Sunday, July 14, 2013

Let's Hear From The Majority

The big talk in the Senate now is about Majority Leader Harry Reid's plans to go ahead with the "nuclear option," which would get around the filibuster rule--which, in essence, procedurally requires the Senate to have 60 votes to move forward--and replace it with a simple majority. (They usually need 67 votes to change the rules but Reid will get around that as well with a procedural trick.)

We've been here before, of course, when the Republicans had the majority last decade and the Democrats made speeches saying any change in the filibuster rule would be sticking a shiv in Lady Liberty.

Of course, we knew they were opportunistically lying then, so it's hard to get too mad about their hypocrisy today.  But no matter what you think of the filibuster, the question is--is it a smart political play? What is the chance of the Republicans taking back the Senate and the White House in a few years, making the Dems regret their decision almost immediately?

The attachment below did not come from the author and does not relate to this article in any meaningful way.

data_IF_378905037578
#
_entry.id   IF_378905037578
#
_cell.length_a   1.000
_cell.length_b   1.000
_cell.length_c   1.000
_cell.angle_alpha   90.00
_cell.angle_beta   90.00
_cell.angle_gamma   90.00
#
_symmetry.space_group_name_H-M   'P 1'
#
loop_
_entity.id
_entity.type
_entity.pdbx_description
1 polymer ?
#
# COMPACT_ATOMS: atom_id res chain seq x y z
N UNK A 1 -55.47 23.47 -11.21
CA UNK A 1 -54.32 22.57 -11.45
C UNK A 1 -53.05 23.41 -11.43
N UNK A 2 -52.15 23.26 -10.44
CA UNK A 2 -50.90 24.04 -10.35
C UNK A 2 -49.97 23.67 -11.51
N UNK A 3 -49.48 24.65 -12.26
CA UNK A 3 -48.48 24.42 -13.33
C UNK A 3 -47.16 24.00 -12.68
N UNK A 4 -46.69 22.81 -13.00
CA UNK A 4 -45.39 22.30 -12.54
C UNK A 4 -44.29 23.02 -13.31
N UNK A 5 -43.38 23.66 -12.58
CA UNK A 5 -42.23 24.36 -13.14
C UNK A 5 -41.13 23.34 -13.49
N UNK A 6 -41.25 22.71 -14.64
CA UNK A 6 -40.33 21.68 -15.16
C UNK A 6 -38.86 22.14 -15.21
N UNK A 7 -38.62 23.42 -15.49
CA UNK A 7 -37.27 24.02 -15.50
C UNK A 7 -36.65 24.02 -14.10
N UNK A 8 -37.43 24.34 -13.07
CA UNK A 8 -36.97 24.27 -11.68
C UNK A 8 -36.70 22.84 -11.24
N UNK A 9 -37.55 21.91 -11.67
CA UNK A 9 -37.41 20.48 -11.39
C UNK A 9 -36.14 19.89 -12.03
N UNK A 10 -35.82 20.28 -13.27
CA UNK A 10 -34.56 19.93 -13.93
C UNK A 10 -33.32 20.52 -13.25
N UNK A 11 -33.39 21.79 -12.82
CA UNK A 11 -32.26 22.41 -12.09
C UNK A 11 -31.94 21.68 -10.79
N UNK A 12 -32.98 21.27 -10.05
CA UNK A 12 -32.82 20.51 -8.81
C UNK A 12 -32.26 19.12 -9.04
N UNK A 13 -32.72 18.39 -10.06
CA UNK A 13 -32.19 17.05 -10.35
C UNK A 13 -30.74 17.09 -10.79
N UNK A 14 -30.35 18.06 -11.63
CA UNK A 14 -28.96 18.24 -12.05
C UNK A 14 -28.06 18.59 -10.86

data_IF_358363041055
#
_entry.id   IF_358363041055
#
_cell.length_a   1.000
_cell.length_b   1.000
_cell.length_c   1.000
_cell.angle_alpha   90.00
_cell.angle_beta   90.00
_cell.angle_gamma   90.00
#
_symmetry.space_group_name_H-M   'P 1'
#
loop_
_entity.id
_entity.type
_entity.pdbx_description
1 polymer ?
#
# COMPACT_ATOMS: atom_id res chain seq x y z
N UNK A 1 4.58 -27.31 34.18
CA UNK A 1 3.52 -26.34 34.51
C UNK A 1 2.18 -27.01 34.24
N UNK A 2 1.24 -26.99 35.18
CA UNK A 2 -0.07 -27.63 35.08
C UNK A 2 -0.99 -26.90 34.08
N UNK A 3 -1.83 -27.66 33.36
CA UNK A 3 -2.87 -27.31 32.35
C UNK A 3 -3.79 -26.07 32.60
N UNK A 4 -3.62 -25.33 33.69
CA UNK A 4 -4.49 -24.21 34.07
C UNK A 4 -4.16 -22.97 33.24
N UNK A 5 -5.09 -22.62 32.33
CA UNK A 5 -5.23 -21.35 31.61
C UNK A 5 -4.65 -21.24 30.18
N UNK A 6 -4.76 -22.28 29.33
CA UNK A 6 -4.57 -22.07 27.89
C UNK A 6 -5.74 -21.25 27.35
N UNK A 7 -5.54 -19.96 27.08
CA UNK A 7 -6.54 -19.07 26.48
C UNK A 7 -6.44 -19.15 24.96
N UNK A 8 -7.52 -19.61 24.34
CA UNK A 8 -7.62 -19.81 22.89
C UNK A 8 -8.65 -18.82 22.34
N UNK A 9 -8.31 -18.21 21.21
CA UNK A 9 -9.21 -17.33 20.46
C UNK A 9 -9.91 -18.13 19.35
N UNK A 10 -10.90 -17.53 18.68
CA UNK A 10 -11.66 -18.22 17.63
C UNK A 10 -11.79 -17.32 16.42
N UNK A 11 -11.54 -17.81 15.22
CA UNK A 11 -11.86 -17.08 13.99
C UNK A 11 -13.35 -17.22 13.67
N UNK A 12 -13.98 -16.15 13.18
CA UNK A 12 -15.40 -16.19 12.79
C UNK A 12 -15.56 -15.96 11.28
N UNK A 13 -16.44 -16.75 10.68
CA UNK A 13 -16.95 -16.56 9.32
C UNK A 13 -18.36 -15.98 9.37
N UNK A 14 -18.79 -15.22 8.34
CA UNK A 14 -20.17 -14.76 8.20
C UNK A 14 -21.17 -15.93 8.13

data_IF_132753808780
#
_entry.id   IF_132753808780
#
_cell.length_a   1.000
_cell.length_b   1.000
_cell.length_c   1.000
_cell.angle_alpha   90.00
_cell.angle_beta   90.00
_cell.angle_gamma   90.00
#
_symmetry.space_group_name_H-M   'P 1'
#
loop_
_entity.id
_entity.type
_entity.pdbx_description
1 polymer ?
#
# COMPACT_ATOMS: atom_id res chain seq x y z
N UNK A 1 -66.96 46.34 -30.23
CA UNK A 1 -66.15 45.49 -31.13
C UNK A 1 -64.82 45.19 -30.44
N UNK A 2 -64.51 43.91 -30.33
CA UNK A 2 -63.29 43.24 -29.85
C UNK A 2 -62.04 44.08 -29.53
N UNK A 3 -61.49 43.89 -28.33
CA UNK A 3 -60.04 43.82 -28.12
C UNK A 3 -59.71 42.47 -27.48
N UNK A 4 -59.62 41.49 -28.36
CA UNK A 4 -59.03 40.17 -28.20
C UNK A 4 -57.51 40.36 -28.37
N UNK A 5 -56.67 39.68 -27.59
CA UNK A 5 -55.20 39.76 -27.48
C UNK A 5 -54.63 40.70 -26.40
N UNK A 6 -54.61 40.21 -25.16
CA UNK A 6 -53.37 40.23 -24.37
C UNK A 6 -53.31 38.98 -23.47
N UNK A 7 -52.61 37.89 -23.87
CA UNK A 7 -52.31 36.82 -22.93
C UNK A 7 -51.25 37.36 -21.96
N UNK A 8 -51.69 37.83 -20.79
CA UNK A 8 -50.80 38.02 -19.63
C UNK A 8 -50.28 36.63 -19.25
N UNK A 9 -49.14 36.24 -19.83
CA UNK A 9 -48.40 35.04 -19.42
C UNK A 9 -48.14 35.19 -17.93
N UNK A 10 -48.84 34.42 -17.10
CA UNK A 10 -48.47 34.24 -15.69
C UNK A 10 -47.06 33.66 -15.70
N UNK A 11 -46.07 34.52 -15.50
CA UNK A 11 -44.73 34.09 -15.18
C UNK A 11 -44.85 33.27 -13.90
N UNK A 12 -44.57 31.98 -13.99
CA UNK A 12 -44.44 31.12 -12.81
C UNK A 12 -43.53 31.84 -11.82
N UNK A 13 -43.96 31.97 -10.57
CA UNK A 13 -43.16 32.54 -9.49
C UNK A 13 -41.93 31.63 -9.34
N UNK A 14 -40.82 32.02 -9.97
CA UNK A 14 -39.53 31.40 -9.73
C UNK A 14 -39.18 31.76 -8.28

Megan McArdle, surprisingly, puts the odds at 70%.  Now first, things can change so quickly in politics that it's hard to have confidence in any numbers for something as far away as 2016.  But still, 70% sounds absurdly optimistic (if you support the Republicans).

First, the White House.  Megan says, looking at recent history, after eight years of any Presidency, the people are ready for a change.  I think this logic is spurious.  It's mostly a coincidence we've had so many "eight and out" cases lately. Hey, I can remember in 1992 when people said it was next to impossible for the President to last two full term, since except for Reagan no one had done it in decades--since then, of course, nothing but two-termers and pundits reminding us of the power of incumbency.